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Pollution Control Technologist
Pollution control technologists focus on identifying pollution sources, monitoring pollutants, and addressing issues of contamination and pollution. They often have specialized training in different sampling techniques, different kinds of pollution, or different measures and equipment for pollution control. Most pollution control technologists work as part of a team of environmental professionals on a wide variety of projects, including pollution prevention and inspections.
At a glanceImagine it is 10 degrees below zero outside and the wind is gusting as you prepare to climb 50 metres up a towering stack. You are a pollution control technologist and today you are gathering samples from a large chemical manufacturing plant. The plant is undergoing its annual environmental review, which evaluates its processes and equipment to ensure it is operating in compliance with applicable regulations. As part of the review team, you will collect emission samples from the plant's three stacks, water samples from its treated effluent, and soil samples from various places on-site for testing to make certain pollutant levels fall below acceptable limits. As a pollution control technologist, you focus on the importance of careful monitoring and testing to ensure harmful chemicals are kept from entering the environment. In the case of this manufacturing plant, the processes used to manufacture its products generate a number of potentially harmful substances. In order to be licensed to operate, the plant must install equipment and implement measures to control these substances so they aren't released into the air or discharged into the river. You and your review team are here to ensure these measures are doing their job. You have had special training in stack testing, which is why you're the person being sent up the stack to draw a sample of its exhaust. If the stack's scrubbers are functioning properly, they will remove nearly all the nitrogen and sulphur compounds from the exhaust, and the sample will come back within acceptable limits. Once you are done with the stack, you will take grab samples of the plant's treated effluent to confirm that clarifiers and settling tanks are adequately treating the water before it is discharged. You'll also take soil samples to ensure that chemical storage and handling procedures are being followed and leaks and spills are cleaned up properly. All these samples will be taken to the lab for analysis and the results used to evaluate the performance of the plant's pollution control measures.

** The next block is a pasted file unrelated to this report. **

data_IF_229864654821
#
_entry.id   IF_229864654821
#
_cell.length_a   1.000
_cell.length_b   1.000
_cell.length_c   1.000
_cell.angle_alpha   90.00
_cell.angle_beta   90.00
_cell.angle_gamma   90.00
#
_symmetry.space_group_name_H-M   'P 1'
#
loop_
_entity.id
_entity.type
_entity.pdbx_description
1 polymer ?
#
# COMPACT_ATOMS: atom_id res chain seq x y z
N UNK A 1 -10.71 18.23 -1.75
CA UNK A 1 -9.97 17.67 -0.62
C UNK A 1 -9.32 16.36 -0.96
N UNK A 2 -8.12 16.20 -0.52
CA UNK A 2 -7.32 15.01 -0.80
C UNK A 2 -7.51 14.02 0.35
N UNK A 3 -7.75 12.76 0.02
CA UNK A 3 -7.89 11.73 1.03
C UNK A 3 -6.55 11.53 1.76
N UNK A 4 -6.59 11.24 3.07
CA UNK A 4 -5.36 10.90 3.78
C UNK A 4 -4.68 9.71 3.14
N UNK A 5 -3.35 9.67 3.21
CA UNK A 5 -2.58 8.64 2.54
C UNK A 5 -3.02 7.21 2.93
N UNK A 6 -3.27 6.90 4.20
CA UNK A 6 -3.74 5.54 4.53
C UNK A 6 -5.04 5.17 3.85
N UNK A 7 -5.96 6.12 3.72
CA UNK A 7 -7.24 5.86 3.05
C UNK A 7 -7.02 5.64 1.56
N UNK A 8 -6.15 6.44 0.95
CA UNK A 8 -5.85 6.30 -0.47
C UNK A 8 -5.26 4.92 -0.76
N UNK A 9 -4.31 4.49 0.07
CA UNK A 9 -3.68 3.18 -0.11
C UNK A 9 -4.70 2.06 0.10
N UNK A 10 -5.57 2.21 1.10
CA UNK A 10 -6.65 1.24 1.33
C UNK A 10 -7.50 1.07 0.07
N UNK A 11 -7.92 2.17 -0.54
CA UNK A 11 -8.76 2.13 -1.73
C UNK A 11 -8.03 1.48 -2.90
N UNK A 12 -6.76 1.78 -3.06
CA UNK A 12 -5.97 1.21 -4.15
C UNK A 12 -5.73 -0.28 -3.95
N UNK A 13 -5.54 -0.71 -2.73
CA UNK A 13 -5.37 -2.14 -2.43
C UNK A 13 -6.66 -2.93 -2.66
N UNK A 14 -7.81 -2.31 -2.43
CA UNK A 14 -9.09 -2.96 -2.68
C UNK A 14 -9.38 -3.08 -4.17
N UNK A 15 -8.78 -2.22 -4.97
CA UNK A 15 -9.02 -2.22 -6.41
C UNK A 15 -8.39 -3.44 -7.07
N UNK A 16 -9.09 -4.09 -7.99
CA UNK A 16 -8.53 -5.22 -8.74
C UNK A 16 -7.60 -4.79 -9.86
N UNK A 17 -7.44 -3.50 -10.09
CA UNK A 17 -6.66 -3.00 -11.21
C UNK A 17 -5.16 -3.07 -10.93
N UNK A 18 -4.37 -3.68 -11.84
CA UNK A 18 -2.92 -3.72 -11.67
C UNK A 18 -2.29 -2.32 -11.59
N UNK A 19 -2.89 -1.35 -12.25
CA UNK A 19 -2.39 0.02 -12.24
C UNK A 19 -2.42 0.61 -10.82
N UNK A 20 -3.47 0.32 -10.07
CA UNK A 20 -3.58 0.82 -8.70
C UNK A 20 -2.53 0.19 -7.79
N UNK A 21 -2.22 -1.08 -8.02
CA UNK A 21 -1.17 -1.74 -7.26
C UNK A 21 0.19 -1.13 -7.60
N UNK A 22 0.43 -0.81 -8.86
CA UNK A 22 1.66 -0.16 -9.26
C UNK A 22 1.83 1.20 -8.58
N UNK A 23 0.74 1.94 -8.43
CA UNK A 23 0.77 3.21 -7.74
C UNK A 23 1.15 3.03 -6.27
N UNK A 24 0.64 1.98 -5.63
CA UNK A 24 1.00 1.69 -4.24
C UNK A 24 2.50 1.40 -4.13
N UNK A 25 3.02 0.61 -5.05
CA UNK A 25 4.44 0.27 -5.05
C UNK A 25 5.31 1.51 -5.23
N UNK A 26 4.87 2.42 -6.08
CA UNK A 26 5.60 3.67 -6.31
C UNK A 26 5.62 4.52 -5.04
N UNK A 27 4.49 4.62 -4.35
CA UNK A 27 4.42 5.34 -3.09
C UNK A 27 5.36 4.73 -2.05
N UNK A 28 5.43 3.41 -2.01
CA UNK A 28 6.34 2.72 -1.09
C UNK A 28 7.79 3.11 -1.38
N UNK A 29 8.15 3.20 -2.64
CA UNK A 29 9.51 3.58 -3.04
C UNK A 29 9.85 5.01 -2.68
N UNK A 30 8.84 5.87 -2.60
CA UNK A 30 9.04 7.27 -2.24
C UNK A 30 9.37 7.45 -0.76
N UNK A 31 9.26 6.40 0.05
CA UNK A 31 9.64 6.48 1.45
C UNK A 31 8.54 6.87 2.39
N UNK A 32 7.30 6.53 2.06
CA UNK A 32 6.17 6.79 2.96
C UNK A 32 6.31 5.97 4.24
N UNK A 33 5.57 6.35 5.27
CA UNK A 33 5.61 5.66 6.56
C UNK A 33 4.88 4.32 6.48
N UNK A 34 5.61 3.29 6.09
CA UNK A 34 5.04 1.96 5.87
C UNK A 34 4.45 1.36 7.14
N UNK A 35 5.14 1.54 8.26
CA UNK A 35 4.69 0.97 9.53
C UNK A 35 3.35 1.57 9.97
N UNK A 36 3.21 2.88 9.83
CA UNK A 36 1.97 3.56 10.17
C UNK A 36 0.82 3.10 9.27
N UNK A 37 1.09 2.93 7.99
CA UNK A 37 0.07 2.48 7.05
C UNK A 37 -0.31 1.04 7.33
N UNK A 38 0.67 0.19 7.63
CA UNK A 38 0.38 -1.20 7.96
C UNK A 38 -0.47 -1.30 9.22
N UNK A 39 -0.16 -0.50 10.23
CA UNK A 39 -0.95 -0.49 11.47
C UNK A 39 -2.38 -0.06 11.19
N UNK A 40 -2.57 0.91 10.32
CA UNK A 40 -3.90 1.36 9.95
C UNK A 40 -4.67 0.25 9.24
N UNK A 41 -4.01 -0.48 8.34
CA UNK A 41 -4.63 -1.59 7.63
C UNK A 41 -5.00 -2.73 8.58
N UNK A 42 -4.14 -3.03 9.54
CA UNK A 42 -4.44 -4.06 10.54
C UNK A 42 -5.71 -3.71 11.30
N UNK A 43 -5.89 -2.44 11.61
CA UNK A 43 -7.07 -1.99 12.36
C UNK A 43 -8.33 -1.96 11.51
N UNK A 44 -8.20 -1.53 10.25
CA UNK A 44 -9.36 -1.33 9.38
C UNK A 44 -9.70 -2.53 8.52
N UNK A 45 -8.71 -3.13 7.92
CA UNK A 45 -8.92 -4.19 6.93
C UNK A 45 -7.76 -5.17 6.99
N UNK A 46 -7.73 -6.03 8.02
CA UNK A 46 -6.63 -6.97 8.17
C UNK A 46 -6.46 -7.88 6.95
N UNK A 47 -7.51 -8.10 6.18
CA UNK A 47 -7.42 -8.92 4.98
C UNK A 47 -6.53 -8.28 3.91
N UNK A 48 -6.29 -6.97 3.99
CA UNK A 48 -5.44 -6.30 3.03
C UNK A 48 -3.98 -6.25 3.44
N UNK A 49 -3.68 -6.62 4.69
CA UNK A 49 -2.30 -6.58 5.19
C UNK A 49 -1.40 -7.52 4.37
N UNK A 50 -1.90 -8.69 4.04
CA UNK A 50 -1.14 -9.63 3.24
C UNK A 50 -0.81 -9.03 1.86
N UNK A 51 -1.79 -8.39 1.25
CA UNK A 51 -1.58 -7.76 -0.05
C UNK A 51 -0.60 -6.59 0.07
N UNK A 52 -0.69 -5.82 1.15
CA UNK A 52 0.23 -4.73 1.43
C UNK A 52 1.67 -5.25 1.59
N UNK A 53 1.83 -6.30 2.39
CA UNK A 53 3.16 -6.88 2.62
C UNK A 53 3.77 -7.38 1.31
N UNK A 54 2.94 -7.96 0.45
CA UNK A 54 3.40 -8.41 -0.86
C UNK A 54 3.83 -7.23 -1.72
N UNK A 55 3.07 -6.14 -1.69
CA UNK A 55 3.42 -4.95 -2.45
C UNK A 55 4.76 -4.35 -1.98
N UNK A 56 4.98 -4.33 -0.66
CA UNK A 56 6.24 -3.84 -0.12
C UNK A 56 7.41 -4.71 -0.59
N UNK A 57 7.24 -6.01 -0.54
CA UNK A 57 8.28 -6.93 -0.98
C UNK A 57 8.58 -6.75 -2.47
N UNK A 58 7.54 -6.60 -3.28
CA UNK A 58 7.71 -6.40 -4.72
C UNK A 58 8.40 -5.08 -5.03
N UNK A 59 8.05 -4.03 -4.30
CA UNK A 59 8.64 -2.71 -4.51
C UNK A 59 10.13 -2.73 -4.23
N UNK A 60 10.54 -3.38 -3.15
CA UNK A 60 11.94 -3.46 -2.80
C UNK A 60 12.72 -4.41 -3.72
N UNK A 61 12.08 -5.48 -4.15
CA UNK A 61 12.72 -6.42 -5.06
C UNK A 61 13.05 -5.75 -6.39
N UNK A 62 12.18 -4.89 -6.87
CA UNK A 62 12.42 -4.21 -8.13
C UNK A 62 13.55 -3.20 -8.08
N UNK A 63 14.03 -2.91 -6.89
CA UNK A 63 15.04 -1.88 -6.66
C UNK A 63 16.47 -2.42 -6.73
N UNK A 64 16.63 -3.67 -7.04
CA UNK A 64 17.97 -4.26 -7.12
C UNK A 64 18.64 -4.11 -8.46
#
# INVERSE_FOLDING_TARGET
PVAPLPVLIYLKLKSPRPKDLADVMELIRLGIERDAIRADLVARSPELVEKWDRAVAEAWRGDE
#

Job dutiesDuties vary significantly from job to job, but the following list includes typical job duties one might encounter as a pollution control technologist:
- Conduct field tests to determine environmental conditions and possible pollutant levels.
- Collect air, water, and soil samples according to sampling protocol.
- Participate in environmental audits for air, water, and solid waste management.
- Install, operate, and maintain pollution control and monitoring equipment.
- Operate fixed or mobile monitoring and data collection stations.
- Interpret sample analyses and field information and evaluate results.
- Prepare reports and present results to clients and colleagues.
Work environmentPollution control technologists work in a variety of locations, including: In the office:
- Doing paperwork and analyzing data for reporting
- Consulting operating manuals and researching new technology
- Communicating on the phone and in meetings with clients, government departments, and the public
- Researching applicable regulations and compliance requirements
- Collecting air, water, and soil samples
- Observing and inspecting sites
- Performing maintenance and repairing equipment
- Auditing and calibrating instrumentation
- Monitoring sensitive ecological receptors and their habitat
Where to workThere are a number of places pollution control technologists can find employment. They include:
- Environmental and engineering consulting firms
- Federal, provincial/territorial, and municipal government departments
- Colleges, universities, and research institutes
- Municipal and industrial treatment facilities
- Waste management firms
- Firms in other industries, for example manufacturing, mining, forestry, and transportation
- Self-employed consultant
- Not-for-profit and non-governmental organizations
Education & requirementsIf you are a high school student considering a career as a pollution control technologist, you should have strong marks or an interest in:
- Environmental Technology
- Environmental Science
- Environmental Engineering Technology
- Environmental Earth Science